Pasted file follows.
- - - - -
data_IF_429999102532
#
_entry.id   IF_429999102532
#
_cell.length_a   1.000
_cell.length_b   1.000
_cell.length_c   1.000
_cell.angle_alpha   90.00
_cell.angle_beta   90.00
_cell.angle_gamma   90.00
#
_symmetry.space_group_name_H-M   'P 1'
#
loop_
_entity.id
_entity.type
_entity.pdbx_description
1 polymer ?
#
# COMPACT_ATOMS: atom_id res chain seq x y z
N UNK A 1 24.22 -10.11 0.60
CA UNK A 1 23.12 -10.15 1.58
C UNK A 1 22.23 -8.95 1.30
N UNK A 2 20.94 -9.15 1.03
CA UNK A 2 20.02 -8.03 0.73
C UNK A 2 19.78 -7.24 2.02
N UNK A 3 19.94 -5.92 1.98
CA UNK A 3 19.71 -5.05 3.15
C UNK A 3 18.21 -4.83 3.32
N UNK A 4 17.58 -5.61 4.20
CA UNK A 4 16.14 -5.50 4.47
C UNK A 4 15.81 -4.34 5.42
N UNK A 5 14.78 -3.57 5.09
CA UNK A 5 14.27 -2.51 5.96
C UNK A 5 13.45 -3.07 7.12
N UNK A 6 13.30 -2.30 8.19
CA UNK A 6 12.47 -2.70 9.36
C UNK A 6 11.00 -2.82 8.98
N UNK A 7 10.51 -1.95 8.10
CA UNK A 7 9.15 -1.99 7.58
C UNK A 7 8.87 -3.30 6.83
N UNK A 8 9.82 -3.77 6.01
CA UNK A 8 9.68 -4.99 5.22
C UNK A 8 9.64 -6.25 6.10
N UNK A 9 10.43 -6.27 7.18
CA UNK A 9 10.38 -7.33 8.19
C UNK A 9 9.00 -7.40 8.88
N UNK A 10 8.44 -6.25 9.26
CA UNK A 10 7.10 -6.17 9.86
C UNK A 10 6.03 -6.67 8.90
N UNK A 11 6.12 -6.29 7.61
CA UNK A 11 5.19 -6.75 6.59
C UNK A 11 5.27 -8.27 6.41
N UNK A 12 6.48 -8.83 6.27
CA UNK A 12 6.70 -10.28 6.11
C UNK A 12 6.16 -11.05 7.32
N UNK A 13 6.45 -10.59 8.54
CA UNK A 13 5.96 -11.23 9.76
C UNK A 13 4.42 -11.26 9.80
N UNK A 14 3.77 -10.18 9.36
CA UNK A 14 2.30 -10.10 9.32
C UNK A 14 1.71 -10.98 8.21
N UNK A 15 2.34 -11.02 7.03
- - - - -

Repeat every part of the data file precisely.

data_IF_429999102532
#
_entry.id   IF_429999102532
#
_cell.length_a   1.000
_cell.length_b   1.000
_cell.length_c   1.000
_cell.angle_alpha   90.00
_cell.angle_beta   90.00
_cell.angle_gamma   90.00
#
_symmetry.space_group_name_H-M   'P 1'
#
loop_
_entity.id
_entity.type
_entity.pdbx_description
1 polymer ?
#
# COMPACT_ATOMS: atom_id res chain seq x y z
N UNK A 1 24.22 -10.11 0.60
CA UNK A 1 23.12 -10.15 1.58
C UNK A 1 22.23 -8.95 1.30
N UNK A 2 20.94 -9.15 1.03
CA UNK A 2 20.02 -8.03 0.73
C UNK A 2 19.78 -7.24 2.02
N UNK A 3 19.94 -5.92 1.98
CA UNK A 3 19.71 -5.05 3.15
C UNK A 3 18.21 -4.83 3.32
N UNK A 4 17.58 -5.61 4.20
CA UNK A 4 16.14 -5.50 4.47
C UNK A 4 15.81 -4.34 5.42
N UNK A 5 14.78 -3.57 5.09
CA UNK A 5 14.27 -2.51 5.96
C UNK A 5 13.45 -3.07 7.12
N UNK A 6 13.30 -2.30 8.19
CA UNK A 6 12.47 -2.70 9.36
C UNK A 6 11.00 -2.82 8.98
N UNK A 7 10.51 -1.95 8.10
CA UNK A 7 9.15 -1.99 7.58
C UNK A 7 8.87 -3.30 6.83
N UNK A 8 9.82 -3.77 6.01
CA UNK A 8 9.68 -4.99 5.22
C UNK A 8 9.64 -6.25 6.10
N UNK A 9 10.43 -6.27 7.18
CA UNK A 9 10.38 -7.33 8.19
C UNK A 9 9.00 -7.40 8.88
N UNK A 10 8.44 -6.25 9.26
CA UNK A 10 7.10 -6.17 9.86
C UNK A 10 6.03 -6.67 8.90
N UNK A 11 6.12 -6.29 7.61
CA UNK A 11 5.19 -6.75 6.59
C UNK A 11 5.27 -8.27 6.41
N UNK A 12 6.48 -8.83 6.27
CA UNK A 12 6.70 -10.28 6.11
C UNK A 12 6.16 -11.05 7.32
N UNK A 13 6.45 -10.59 8.54
CA UNK A 13 5.96 -11.23 9.76
C UNK A 13 4.42 -11.26 9.80
N UNK A 14 3.77 -10.18 9.36
CA UNK A 14 2.30 -10.10 9.32
C UNK A 14 1.71 -10.98 8.21
N UNK A 15 2.34 -11.02 7.03